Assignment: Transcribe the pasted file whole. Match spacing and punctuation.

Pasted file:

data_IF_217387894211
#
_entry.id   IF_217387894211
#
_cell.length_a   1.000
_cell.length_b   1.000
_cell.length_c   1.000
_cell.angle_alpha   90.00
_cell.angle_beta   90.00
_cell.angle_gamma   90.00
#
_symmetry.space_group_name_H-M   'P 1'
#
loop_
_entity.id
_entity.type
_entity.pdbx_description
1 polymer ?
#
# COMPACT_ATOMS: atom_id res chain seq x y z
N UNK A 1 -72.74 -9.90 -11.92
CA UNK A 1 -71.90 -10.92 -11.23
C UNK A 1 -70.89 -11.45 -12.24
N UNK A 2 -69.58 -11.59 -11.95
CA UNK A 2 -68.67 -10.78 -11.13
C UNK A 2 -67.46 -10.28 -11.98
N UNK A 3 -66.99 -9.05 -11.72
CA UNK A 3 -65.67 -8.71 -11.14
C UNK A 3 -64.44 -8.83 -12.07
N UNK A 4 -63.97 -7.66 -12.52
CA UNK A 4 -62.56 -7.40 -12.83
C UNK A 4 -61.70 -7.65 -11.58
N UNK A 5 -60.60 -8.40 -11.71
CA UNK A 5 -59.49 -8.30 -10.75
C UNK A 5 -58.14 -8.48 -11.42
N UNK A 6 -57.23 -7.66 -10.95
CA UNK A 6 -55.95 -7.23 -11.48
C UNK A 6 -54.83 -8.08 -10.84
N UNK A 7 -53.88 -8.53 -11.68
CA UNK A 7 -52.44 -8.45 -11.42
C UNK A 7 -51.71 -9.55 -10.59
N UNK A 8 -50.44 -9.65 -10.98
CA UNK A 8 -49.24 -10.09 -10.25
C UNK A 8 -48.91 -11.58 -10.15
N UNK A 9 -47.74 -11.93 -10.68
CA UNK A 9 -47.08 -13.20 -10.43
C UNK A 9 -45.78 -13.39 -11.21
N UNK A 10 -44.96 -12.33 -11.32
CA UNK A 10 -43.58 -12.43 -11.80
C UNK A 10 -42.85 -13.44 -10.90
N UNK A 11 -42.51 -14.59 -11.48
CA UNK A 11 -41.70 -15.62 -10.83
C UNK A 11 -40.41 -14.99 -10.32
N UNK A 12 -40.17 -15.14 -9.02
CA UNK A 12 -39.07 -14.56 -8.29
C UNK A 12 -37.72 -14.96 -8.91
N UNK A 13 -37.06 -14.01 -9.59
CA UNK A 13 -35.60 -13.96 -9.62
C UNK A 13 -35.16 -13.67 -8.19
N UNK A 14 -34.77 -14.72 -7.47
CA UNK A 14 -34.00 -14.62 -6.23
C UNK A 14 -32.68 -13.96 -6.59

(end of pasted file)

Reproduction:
data_IF_217387894211
#
_entry.id   IF_217387894211
#
_cell.length_a   1.000
_cell.length_b   1.000
_cell.length_c   1.000
_cell.angle_alpha   90.00
_cell.angle_beta   90.00
_cell.angle_gamma   90.00
#
_symmetry.space_group_name_H-M   'P 1'
#
loop_
_entity.id
_entity.type
_entity.pdbx_description
1 polymer ?
#
# COMPACT_ATOMS: atom_id res chain seq x y z
N UNK A 1 -72.74 -9.90 -11.92
CA UNK A 1 -71.90 -10.92 -11.23
C UNK A 1 -70.89 -11.45 -12.24
N UNK A 2 -69.58 -11.59 -11.95
CA UNK A 2 -68.67 -10.78 -11.13
C UNK A 2 -67.46 -10.28 -11.98
N UNK A 3 -66.99 -9.05 -11.72
CA UNK A 3 -65.67 -8.71 -11.14
C UNK A 3 -64.44 -8.83 -12.07
N UNK A 4 -63.97 -7.66 -12.52
CA UNK A 4 -62.56 -7.40 -12.83
C UNK A 4 -61.70 -7.65 -11.58
N UNK A 5 -60.60 -8.40 -11.71
CA UNK A 5 -59.49 -8.30 -10.75
C UNK A 5 -58.14 -8.48 -11.42
N UNK A 6 -57.23 -7.66 -10.95
CA UNK A 6 -55.95 -7.23 -11.48
C UNK A 6 -54.83 -8.08 -10.84
N UNK A 7 -53.88 -8.53 -11.68
CA UNK A 7 -52.44 -8.45 -11.42
C UNK A 7 -51.71 -9.55 -10.59
N UNK A 8 -50.44 -9.65 -10.98
CA UNK A 8 -49.24 -10.09 -10.25
C UNK A 8 -48.91 -11.58 -10.15
N UNK A 9 -47.74 -11.93 -10.68
CA UNK A 9 -47.08 -13.20 -10.43
C UNK A 9 -45.78 -13.39 -11.21
N UNK A 10 -44.96 -12.33 -11.32
CA UNK A 10 -43.58 -12.43 -11.80
C UNK A 10 -42.85 -13.44 -10.90
N UNK A 11 -42.51 -14.59 -11.48
CA UNK A 11 -41.70 -15.62 -10.83
C UNK A 11 -40.41 -14.99 -10.32
N UNK A 12 -40.17 -15.14 -9.02
CA UNK A 12 -39.07 -14.56 -8.29
C UNK A 12 -37.72 -14.96 -8.91
N UNK A 13 -37.06 -14.01 -9.59
CA UNK A 13 -35.60 -13.96 -9.62
C UNK A 13 -35.16 -13.67 -8.19
N UNK A 14 -34.77 -14.72 -7.47
CA UNK A 14 -34.00 -14.62 -6.23
C UNK A 14 -32.68 -13.96 -6.59